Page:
We all have our favorite spots for browsing the latest titles and uncovering hidden gems, but who better to share their picks of most beloved bookstores than the authors whose names appear on those hallowed store shelves. Spoiler: It's a very tough choice to make.
1. HANYA YANAGIHARA // AUTHOR OF 'A LITTLE LIFE' "Three Lives & Company, in New York's West Village, is the kind of tiny, cheery bookshop that exists only in movies, and that people come to New York hoping to find (well, I did). If you go at 5 p.m. on any weekend, there's a lovely, two-glasses-of-rosé kind of intimacy that settles in, an impromptu salon of regulars, the very well-read bookselling staff, and tourists all talking books." ...[click headline for more]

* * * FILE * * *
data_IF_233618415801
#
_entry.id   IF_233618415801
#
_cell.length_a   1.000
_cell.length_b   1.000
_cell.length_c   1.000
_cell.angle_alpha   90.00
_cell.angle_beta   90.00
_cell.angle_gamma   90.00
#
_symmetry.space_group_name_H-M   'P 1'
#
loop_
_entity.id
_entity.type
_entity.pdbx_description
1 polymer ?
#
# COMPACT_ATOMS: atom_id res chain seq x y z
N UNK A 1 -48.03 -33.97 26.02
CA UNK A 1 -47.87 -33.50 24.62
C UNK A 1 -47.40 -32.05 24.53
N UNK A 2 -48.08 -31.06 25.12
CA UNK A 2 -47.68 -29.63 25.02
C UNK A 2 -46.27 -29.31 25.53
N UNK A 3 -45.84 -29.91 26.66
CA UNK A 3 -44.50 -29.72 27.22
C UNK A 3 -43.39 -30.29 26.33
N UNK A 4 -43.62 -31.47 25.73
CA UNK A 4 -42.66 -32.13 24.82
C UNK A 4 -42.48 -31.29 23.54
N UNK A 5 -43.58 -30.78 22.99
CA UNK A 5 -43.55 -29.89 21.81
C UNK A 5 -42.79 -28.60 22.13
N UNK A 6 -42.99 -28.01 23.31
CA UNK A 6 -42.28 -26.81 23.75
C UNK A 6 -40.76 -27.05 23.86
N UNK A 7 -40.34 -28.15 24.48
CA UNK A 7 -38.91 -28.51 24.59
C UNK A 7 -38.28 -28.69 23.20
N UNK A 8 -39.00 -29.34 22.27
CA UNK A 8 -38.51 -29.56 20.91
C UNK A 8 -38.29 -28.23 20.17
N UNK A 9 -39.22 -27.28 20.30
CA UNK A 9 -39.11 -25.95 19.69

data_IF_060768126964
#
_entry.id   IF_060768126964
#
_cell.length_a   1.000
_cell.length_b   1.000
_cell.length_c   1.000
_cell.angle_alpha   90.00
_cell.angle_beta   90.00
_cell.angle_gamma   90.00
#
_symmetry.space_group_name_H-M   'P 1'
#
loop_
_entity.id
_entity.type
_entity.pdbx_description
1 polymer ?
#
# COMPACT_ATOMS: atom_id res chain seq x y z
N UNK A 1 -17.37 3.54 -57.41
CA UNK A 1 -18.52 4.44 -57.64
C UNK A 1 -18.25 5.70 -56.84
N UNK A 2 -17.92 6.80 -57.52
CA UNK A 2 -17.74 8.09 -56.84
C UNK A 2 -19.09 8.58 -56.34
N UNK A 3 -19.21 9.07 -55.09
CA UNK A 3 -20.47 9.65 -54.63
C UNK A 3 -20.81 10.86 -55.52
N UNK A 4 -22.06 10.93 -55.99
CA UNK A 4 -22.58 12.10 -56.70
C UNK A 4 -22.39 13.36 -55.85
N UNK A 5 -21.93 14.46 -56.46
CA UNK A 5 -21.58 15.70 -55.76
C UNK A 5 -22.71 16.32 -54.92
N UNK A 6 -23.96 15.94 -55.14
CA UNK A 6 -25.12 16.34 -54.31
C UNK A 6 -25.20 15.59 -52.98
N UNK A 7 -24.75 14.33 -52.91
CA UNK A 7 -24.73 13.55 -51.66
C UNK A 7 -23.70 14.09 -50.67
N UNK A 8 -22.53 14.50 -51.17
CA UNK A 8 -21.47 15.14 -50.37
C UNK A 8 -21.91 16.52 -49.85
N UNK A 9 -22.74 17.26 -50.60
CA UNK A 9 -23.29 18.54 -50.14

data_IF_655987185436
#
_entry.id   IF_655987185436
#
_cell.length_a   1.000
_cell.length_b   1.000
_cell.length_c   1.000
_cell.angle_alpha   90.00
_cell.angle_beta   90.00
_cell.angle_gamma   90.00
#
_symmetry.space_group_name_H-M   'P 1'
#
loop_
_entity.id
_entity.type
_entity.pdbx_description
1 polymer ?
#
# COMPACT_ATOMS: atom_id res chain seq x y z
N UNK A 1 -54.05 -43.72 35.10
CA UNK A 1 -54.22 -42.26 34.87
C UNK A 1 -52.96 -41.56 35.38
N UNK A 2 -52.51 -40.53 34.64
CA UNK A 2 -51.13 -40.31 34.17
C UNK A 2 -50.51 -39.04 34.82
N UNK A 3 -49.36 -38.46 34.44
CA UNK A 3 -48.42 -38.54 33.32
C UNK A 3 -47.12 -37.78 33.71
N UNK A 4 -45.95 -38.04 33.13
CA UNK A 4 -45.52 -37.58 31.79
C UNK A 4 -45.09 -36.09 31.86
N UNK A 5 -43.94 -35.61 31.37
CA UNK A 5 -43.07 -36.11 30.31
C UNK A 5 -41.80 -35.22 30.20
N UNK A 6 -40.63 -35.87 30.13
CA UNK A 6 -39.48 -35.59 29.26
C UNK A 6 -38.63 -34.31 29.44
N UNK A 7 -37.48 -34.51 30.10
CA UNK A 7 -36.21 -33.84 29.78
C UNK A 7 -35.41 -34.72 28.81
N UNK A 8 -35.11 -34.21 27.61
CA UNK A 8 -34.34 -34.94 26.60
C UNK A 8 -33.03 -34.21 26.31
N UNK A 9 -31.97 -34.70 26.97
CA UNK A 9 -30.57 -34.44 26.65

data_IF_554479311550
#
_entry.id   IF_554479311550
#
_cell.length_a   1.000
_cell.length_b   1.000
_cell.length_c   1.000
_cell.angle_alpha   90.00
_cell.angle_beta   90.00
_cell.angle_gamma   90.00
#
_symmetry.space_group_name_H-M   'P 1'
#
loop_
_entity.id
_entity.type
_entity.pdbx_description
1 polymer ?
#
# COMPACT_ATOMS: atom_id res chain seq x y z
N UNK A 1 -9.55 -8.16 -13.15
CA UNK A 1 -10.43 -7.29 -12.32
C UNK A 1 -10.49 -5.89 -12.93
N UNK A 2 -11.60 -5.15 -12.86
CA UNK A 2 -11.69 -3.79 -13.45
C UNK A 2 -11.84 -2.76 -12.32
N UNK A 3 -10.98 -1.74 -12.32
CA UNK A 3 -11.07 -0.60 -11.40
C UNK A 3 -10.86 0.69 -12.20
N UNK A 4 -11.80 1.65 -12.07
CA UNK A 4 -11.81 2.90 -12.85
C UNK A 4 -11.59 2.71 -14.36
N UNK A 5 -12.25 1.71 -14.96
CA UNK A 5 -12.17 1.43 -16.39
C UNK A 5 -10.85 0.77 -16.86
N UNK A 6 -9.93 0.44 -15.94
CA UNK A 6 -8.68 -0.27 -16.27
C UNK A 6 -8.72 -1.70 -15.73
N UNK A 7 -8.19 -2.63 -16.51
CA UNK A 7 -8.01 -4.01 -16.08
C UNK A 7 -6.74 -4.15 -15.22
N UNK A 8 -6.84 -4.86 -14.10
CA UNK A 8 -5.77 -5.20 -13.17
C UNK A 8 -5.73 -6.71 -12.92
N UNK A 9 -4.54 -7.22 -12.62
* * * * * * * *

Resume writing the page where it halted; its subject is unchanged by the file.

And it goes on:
After a multimedia overview of the Hollywood industry by A. Scott Berg, Washington Post film critic Ann Hornaday moderated a panel on making books into movies with Lawrence Wright, Anne-Marie O'Connor & Berg at the 2015 Library of Congress National Book Festival in Washington, D.C.
Speaker Biography: With the publication of his first book, "Max Perkins: Editor of Genius," in 1978, A. Scott Berg won a National Book Award. His third book, "Lindbergh," about the famous aviator Charles Lindbergh, won the Pulitzer Prize in 1998...[click headline for YouTube page]
The world did not come to an end in 2012, there has been no zombie-takeover and to the relief of book publishers and sellers everywhere, the eBooks apocalypse slated for 2015 will also pass over us without too much fuss. Despite a few years of honest worry — when print sales dropped while eBooks flourished — it appears as though the print industry is safe for another few years.